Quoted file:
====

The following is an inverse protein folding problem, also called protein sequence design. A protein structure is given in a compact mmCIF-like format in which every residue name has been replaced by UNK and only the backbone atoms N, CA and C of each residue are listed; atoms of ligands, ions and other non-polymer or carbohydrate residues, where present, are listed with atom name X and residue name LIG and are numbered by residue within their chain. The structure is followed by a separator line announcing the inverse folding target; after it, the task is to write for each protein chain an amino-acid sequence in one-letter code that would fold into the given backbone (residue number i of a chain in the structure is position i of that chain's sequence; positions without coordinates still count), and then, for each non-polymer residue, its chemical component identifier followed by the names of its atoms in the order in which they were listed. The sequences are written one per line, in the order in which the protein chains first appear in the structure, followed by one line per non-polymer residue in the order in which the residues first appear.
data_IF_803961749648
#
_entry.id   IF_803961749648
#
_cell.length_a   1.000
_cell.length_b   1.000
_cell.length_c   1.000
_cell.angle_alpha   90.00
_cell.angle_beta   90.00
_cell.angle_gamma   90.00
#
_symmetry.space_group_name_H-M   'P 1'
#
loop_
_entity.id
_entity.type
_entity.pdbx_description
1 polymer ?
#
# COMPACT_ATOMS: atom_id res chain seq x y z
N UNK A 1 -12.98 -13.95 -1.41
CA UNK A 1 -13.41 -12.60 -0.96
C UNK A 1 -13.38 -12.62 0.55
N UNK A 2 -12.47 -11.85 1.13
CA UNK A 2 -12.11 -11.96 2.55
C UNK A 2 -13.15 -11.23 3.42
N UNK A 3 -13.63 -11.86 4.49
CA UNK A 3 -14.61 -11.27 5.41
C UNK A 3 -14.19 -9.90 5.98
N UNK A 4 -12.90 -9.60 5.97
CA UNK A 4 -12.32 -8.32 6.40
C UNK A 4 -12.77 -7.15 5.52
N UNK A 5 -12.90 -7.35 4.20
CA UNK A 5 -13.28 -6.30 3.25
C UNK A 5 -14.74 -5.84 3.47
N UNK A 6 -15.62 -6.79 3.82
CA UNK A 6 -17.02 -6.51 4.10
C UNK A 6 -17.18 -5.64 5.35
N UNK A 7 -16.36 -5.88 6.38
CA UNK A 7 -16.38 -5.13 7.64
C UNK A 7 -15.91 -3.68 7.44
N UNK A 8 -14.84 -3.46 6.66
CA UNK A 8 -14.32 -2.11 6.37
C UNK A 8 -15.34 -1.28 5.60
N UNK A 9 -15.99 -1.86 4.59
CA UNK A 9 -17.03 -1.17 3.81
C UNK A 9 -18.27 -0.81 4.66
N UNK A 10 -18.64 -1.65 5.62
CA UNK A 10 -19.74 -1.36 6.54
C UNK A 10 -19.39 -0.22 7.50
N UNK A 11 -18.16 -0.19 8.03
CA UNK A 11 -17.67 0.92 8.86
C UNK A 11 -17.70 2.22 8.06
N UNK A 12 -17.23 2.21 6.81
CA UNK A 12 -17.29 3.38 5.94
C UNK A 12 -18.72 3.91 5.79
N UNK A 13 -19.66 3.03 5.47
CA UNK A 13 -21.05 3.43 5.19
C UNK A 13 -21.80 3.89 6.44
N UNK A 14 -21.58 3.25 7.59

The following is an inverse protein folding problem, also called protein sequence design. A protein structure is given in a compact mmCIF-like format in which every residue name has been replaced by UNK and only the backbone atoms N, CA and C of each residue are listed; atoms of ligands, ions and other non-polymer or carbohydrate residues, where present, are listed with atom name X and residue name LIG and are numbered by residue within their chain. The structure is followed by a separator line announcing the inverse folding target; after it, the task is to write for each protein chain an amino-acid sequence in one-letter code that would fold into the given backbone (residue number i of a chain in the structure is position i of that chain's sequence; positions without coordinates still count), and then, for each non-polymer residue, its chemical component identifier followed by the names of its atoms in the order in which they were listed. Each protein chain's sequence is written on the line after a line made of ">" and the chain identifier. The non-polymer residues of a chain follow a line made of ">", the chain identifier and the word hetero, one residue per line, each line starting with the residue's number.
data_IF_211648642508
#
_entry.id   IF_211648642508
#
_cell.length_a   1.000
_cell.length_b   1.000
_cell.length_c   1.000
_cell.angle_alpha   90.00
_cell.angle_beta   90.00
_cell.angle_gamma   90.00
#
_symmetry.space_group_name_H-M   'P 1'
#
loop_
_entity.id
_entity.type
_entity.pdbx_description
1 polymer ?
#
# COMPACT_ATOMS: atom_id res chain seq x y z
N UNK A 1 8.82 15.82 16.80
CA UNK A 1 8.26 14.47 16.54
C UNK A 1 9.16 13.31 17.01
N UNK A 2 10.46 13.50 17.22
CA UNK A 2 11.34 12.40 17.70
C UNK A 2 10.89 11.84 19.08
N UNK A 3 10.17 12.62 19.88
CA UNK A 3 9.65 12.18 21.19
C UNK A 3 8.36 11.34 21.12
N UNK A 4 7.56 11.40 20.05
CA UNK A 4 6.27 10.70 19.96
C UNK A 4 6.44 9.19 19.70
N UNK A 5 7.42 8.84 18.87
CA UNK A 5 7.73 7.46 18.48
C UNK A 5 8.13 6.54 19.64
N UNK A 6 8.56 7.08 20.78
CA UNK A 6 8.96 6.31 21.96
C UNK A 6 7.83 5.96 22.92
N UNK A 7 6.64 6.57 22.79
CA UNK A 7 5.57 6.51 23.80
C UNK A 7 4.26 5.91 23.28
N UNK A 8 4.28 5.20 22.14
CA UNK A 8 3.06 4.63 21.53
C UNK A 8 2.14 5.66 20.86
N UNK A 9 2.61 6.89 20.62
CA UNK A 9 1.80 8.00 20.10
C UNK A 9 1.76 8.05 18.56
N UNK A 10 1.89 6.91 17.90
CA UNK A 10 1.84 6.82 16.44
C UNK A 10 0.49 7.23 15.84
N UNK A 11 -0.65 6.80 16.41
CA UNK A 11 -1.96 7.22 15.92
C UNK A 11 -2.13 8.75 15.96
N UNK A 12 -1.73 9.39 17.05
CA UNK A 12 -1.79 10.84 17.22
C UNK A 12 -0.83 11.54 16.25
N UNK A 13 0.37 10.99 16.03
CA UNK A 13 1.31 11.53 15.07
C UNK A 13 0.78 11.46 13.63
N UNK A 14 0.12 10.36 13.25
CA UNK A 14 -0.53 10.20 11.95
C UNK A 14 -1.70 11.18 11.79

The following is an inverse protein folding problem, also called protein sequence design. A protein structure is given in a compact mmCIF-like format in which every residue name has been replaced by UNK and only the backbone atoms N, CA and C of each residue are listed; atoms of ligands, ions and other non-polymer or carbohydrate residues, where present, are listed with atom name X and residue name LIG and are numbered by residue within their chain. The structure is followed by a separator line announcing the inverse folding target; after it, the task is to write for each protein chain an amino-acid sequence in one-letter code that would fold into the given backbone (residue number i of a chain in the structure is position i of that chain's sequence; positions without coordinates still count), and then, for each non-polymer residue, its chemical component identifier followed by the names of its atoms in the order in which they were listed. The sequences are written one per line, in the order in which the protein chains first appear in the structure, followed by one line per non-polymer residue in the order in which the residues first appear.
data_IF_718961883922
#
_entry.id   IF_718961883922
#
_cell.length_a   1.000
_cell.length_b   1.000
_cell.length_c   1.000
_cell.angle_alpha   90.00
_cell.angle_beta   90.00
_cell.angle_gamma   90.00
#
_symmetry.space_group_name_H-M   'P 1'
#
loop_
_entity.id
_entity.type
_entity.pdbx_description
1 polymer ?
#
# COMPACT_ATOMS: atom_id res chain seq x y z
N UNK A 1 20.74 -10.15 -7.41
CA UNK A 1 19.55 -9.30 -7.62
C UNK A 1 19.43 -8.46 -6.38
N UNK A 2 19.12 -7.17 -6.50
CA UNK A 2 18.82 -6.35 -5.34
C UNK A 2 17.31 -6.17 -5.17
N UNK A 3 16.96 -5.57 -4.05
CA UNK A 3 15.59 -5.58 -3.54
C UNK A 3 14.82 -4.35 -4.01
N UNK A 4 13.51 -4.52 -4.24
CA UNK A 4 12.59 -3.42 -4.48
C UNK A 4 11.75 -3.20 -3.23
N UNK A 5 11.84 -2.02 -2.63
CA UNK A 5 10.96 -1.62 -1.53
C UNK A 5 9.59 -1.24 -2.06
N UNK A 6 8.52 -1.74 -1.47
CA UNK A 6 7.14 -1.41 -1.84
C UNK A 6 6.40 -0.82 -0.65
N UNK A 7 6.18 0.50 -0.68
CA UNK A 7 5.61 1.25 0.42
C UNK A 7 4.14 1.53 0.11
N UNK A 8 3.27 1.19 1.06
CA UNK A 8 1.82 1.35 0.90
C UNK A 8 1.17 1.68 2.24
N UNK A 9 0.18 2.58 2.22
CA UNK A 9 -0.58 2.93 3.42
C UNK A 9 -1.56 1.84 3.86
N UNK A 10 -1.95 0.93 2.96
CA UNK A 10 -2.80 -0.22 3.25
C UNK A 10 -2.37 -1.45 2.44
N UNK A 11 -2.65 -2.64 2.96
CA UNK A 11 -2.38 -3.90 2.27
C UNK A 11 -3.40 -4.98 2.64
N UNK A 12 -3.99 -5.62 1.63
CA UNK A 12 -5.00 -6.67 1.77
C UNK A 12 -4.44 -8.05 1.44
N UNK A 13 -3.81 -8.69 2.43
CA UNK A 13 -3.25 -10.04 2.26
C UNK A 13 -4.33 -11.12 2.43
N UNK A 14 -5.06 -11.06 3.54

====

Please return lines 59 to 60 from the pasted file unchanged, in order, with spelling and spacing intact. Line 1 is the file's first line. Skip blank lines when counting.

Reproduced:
CA UNK A 13 -21.05 3.43 5.19
C UNK A 13 -21.80 3.89 6.44